Mail ballots have started to hit the streets in St. Pete cend incumbent Mayor Rick Kriseman has started to pound the pavement again ahead of the second round of his re-election battle against former two-term Mayor Rick Baker.
Kriseman and his wife, Kerry, joined their corps of volunteers and staffers kicking off their get-out-the-vote efforts ahead of the Nov. 7 election.
Kriseman and co. knocked on doors across the city and talked one-on-one with voters to plead their case for another four years. The mayor also pitched in at the phone bank to give voters a heads up that the first mail ballots are on the way.
“We’ve come a long way in 4 years. Crime is down, big projects are moving forward, and our city is preparing for climate change,” Kriseman said in a Monday press release. “This November’s election is going to come down to conversations between neighbors in their front yards and living rooms. August turnout was record high, and we’re here to earn every vote to keep St. Pete moving forward.”
Despite polls showing him behind by as much as 7 points three days before the election, Kriseman edged out Baker by a hair in the August primary, which saw the field whittled from six candidates down to two. The slim win wasn’t lost on Kriseman, whose campaign acknowledged it was indeed a “come-from-behind” victory.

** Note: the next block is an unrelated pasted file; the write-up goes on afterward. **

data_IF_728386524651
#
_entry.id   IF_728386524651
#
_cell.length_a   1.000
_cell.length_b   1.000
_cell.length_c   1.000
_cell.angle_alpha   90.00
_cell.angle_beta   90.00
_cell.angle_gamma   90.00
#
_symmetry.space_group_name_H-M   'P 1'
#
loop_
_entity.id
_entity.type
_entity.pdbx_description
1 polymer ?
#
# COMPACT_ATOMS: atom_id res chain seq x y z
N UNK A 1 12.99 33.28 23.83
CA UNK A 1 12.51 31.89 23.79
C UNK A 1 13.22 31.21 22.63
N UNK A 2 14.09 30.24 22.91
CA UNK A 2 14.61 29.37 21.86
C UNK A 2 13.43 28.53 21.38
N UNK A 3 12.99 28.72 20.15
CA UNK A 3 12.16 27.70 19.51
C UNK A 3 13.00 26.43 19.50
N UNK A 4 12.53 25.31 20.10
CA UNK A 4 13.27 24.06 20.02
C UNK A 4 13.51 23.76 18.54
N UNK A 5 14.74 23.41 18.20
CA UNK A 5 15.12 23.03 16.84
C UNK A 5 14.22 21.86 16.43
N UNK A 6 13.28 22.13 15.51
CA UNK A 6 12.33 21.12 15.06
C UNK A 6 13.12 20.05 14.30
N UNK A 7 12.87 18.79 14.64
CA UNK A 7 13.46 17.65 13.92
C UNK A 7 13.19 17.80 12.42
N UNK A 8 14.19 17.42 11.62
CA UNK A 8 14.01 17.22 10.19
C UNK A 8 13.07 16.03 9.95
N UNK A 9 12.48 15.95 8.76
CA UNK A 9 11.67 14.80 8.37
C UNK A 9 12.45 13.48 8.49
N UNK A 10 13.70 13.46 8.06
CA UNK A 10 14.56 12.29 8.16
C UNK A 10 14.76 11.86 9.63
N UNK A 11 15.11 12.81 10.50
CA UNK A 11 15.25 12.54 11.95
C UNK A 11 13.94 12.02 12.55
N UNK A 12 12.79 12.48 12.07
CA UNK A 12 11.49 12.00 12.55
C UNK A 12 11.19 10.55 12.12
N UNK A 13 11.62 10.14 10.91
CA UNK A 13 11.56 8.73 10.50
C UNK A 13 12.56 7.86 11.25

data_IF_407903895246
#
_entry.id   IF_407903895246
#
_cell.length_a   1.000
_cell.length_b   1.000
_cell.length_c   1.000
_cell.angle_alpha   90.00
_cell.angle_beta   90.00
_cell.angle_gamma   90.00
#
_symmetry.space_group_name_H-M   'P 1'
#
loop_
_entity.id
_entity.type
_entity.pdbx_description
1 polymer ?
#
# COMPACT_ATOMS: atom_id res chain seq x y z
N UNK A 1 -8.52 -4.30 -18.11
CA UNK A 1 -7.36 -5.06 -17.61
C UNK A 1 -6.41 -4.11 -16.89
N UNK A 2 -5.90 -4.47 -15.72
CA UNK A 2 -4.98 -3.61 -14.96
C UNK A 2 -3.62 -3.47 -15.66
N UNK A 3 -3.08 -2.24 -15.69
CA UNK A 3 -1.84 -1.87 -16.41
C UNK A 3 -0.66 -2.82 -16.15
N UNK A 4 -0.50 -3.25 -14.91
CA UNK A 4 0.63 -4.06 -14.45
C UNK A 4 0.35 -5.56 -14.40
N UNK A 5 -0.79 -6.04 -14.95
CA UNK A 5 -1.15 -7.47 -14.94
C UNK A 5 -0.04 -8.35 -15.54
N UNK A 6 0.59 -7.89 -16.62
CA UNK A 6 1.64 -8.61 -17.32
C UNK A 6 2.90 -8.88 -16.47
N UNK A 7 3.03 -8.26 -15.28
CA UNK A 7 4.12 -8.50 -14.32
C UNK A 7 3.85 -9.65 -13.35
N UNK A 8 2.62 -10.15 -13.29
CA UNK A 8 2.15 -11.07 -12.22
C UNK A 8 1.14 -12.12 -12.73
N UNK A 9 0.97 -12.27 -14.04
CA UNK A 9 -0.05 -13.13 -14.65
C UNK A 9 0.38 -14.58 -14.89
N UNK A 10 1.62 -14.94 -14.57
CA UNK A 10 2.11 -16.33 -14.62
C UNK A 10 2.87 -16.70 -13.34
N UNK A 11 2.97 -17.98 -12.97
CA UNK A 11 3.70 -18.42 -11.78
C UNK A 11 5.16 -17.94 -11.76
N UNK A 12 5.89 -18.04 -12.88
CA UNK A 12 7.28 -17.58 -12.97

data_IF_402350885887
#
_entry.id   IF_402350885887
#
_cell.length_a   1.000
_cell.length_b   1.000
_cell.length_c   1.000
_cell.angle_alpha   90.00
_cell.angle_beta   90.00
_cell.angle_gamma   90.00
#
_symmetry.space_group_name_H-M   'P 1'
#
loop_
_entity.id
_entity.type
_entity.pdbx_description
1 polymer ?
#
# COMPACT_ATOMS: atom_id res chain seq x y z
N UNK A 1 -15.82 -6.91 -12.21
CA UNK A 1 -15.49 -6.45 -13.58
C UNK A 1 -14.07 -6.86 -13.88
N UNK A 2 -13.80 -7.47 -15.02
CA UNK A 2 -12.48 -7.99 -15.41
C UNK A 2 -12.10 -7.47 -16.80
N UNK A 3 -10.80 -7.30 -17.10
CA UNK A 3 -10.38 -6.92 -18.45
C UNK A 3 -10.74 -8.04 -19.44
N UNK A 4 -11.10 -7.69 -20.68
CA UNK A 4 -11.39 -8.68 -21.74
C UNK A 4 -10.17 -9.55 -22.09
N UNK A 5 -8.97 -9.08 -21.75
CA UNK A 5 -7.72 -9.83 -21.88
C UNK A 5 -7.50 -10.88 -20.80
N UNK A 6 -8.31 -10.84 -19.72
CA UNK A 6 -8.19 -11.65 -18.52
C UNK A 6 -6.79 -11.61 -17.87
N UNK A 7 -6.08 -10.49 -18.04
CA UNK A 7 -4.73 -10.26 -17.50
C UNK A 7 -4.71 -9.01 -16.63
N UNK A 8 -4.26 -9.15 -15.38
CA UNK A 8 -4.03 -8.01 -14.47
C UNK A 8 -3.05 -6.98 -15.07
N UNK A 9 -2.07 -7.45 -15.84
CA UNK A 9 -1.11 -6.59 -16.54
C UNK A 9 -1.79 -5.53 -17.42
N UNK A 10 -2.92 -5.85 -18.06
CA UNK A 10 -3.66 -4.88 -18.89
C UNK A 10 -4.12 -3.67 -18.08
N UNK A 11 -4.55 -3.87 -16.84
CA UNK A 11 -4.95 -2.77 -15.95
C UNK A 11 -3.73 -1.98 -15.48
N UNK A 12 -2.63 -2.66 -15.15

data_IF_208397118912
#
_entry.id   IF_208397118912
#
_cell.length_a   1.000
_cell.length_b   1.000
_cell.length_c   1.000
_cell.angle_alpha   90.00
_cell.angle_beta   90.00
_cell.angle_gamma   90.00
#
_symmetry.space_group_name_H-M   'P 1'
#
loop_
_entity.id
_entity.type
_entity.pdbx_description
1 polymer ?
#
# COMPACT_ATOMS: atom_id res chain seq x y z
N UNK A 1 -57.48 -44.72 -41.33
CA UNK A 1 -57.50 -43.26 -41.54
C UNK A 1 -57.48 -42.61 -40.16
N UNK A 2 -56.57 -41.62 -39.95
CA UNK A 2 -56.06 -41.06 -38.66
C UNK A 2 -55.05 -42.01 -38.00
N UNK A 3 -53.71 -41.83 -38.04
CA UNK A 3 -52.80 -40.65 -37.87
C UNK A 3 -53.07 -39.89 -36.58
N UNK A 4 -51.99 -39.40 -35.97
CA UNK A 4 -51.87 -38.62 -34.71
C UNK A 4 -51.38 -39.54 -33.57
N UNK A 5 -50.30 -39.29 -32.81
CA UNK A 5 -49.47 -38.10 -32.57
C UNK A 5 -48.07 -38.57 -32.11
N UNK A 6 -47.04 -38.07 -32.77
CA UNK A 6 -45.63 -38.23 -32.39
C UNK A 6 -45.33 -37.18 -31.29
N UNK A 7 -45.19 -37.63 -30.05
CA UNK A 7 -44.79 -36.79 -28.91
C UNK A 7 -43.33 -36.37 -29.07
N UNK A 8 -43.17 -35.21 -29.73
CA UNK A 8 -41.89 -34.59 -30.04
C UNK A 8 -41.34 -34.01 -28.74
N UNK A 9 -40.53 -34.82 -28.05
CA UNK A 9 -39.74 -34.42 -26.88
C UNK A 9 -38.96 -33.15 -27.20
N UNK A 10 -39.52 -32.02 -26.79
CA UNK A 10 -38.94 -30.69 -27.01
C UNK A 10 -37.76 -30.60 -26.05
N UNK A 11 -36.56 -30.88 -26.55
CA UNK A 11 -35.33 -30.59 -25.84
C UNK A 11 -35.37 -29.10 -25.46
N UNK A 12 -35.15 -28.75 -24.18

That doesn’t mean they see it as a meaningless win, either.
Even though both candidates had to turn around and fund raise their hearts out to reload for the what’s become the most expensive mayoral election in city history, the mayor’s campaign said Monday that the primary win brought forth “a surge in grassroots enthusiasm with volunteers from all over the bay area committing their time and energy to re-electing Mayor Kriseman.”
While the St. Petersburg mayor position is officially non-partisan, Kriseman was a Democrat in the Florida House before becoming mayor. He has picked up endorsements from top elected Dems, including U.S. Senator Bill Nelson and Congressman Charlie Crist.
The Florida Democratic Party has also been in his corner and treated the city election as a bellwether for 2018, while multiple left-leaning groups such as the Sierra Club have also flocked to his side.
One of the deciders in the August election was undoubtedly the 11th hour endorsement he received from former President Barack Obama.
Kriseman is historically an underachiever with black voters, who make up 15 percent of the city’s electorate. Baker, on the other hand, is one of the rare Republicans who excells at making inroads with the community. The Obama nod put a thumb on the scales, though, and may have been what shunted Baker’s chances of winning it all in the primary.
The Kriseman camp also pointed out Monday that the mayor bested every pre-primary poll in his 69-vote August win, and he may have to do it again in the general election. A St. Pete Polls survey released last week showed Baker with a 1-point advantage over Kriseman, 46-45 with about 9 percent undecided.
All St. Petersburg voters will get a chance to pick one of the Ricks on Election Day, set for Nov. 7, but voters in City Council District 2 and District 6 will also pick the replacements for Jim Kennedy and Karl Nurse, respectively, while District 4 voters will decide whether to give Darden Rice another term.